A better sleep than the previous night (warmer and a more comfortable floor) but I did get a shock when all of a sudden, about two feet from me and 6 inches from Ian’s head, two mice started fighting really loudly. They were on the outside of the wall at that point, but Ian woke up shortly thereafter and when I got back from the outdoor loo a couple minutes later he said they were inside. They ran around for a while and eventually I got back to sleep. Not before the roosters took their turn though. Just as Corn had told us, they began crowing at exactly 3am. There were three of them and they took turns crowing for some time, waking all of us for a bit. I don’t think any of us was really bothered by it though, and we enjoyed sleeping there quite a bit.
The next day was our last and was quite hard walking, for me at least. It was perhaps partly because we had already spent two days walking, but it was also very hot and steep. Several times I had to stop for water when I got a bit dizzy. That wasn’t a problem, as the people in front of me could keep walking and if I couldn’t find my way Corn and Dave were always at the rear a few minutes behind.
The last section of this day was perhaps the most entertaining walking, as we had to cross about ten small streams. It was actually a small river/stream that snakes through the area. We were walking on a dirt road at this point, and it cuts right through the stream constantly. Every time we arrived at a new stream, Too would nimbly skip across the stones or log to the other side, while I was always the first behind him. Sometimes they were big solid rocks and easy to cross, but most were smaller rocks, sometimes wet, and not always steady. Everyone managed to make it across all of them with dry feet, with the exception of Ron who missed one part of a crossing and got his foot wet.
A 40 minute drive by pickup (this time much faster and a bit dizzying really) and we were back in Pai. We returned to Golden Huts and after cleaning ourselves up (I wore the same socks, underwear, and teeshirt for three days) we went out on the town.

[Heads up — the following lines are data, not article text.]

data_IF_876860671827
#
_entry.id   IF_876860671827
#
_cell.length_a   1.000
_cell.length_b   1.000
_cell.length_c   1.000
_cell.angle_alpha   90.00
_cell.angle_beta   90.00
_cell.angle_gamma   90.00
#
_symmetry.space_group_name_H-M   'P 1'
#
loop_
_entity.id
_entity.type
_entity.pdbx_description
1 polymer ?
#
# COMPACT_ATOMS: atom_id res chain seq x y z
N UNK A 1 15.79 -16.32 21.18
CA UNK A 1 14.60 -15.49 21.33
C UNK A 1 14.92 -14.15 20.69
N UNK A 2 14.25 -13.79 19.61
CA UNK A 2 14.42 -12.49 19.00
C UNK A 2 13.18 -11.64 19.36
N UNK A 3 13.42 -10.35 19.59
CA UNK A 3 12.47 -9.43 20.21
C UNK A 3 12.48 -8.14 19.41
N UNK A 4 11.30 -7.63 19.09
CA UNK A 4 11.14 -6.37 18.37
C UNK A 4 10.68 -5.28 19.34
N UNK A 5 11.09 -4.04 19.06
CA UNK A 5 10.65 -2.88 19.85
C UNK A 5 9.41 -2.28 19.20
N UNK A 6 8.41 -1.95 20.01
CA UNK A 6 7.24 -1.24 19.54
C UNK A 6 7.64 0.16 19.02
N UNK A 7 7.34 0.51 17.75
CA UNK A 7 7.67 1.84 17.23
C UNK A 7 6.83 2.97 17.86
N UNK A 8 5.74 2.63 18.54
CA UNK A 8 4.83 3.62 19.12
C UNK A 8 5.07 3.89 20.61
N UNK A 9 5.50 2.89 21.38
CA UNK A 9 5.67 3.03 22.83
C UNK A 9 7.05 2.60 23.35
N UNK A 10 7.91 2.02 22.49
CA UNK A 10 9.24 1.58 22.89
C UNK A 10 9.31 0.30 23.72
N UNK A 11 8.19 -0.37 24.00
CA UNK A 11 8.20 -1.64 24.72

It isn’t a big town by any means, but there are many backpackers there and we found a couple of nice places to go, the first being Bebop (what a corny name) where there was great live music and a packed house. We met our Swiss friends Urs and Rene once again there, which was awesome. We also met three girls who are teaching English as a foreign language in different places in Thailand. There was Alex from LA, Zoe from Dublin, and Jenny from London. We met a bunch of other people as well, but that was a number of days ago and I can’t recall them all off the top of my head right now.
At the second place, Bamboo, which was open much later than Bebop, we ate and talked in a quieter atmosphere, on bamboo reed floors above ground. It was a nice place, but this one guy there was really annoying. His name was Johnny, he was a dirty hippie (as opposed to a nice hippie, the kind I like) and he was from Seattle. He grew up there his whole life, yet speaks with a faux Irish accent and is annoying. Not only this, but he decided to come up to our table of friends with his bucket of Sangsom (Thai rum), Coke, and Redbull and speak to Ian.
“I don’t like you” he said. Just like that. Ian hadn’t even talked to the guy before. He kept at it for a while as we asked him to leave and stop bothering us, and eventually we decided to just talk to each other and pretend he wasn’t there. That worked, and he soon left. We decided he had smoked too much pot and become paranoid, especially with the alcohol/red bull combination. If it had been a club or bar in the States or even Vancouver, he would have had his faced punched in by someone I’m sure, though it wouldn’t have been us.
We spent the next day lounging around and preparing for our departure. The morning after that, we left on a minibus to Chiang Mai from where we flew to Luang Prabang, Lao People’s Democratic Republic, where we now find ourselves. I will write about our adventures here at a later date, as my fingers are getting blisters from typing too much, and your eyes are likely burning from reading this much on a computer monitor, if you made it this far.